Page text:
The main issue here is game engines run in discrete steps (frames), rather than continuously. They create the illusion of continuous motion with many small incremental steps at a relatively fast rate (normally 60 FPS). A smaller factor is system timers are not always perfectly accurate, so dt has small random variations. And an even smaller factor is adding up floating point numbers accumulates error with every addition.
If you rotate an object by 90 * dt degrees every frame at 60 FPS, then it will be rotating about 1.5 degrees per frame. You only need 'Every X seconds' to be off by a single frame and you have greater than 1 degree error, without even taking in to account the small random variations in dt, or the floating point addition error. Even if all timers were perfect and the framerate was perfect, at 60 FPS then 'Every 1 second' is due to run exactly at the time the 60th frame runs. Then you only need the tiniest bit of random jitter in the timing systems to cause the next timer to fall on a random frame: either just before when it's due (so that frame), or just after when it's due (so the next frame). In practice there's probably enough jitter to throw this out by 2 frames.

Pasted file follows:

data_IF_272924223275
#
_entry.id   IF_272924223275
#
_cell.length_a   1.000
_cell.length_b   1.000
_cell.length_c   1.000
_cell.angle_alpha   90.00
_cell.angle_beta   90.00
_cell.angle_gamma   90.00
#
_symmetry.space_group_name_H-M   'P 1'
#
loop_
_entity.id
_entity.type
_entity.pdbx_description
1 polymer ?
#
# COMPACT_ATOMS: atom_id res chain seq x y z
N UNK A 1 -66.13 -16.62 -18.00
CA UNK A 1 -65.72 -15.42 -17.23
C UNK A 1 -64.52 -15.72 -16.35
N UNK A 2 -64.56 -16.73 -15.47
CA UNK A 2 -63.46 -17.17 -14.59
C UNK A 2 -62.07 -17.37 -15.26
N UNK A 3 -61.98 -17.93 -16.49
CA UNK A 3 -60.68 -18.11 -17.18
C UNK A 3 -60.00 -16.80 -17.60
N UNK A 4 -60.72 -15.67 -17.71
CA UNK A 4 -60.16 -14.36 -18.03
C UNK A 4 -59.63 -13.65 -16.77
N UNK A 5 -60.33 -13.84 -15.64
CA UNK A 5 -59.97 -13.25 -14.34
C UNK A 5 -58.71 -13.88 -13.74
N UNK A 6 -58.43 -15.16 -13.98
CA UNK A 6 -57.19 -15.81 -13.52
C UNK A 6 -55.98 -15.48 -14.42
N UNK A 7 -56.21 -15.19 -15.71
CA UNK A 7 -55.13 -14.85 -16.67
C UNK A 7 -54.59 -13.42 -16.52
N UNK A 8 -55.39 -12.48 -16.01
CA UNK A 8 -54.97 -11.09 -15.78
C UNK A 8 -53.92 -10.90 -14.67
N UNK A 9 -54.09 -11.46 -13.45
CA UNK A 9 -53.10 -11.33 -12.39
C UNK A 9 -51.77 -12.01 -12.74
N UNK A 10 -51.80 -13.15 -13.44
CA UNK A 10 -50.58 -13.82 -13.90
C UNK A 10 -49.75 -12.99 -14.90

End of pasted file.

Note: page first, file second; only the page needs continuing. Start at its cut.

Solution: don't expect to get the right number of frames. A better way to achieve this type of thing is to use an algorithm like "rotate at 90 * dt degrees per tick until it is clockwise of its destination, then assign the end value again". The "assign end value" bit means that if you end up somewhere like 90.0001 degrees (due to any of the other sources of error), then you just set it back down to the exact value of 90.
None of this is specific to C2 - it will be the case with any game engine using this approach.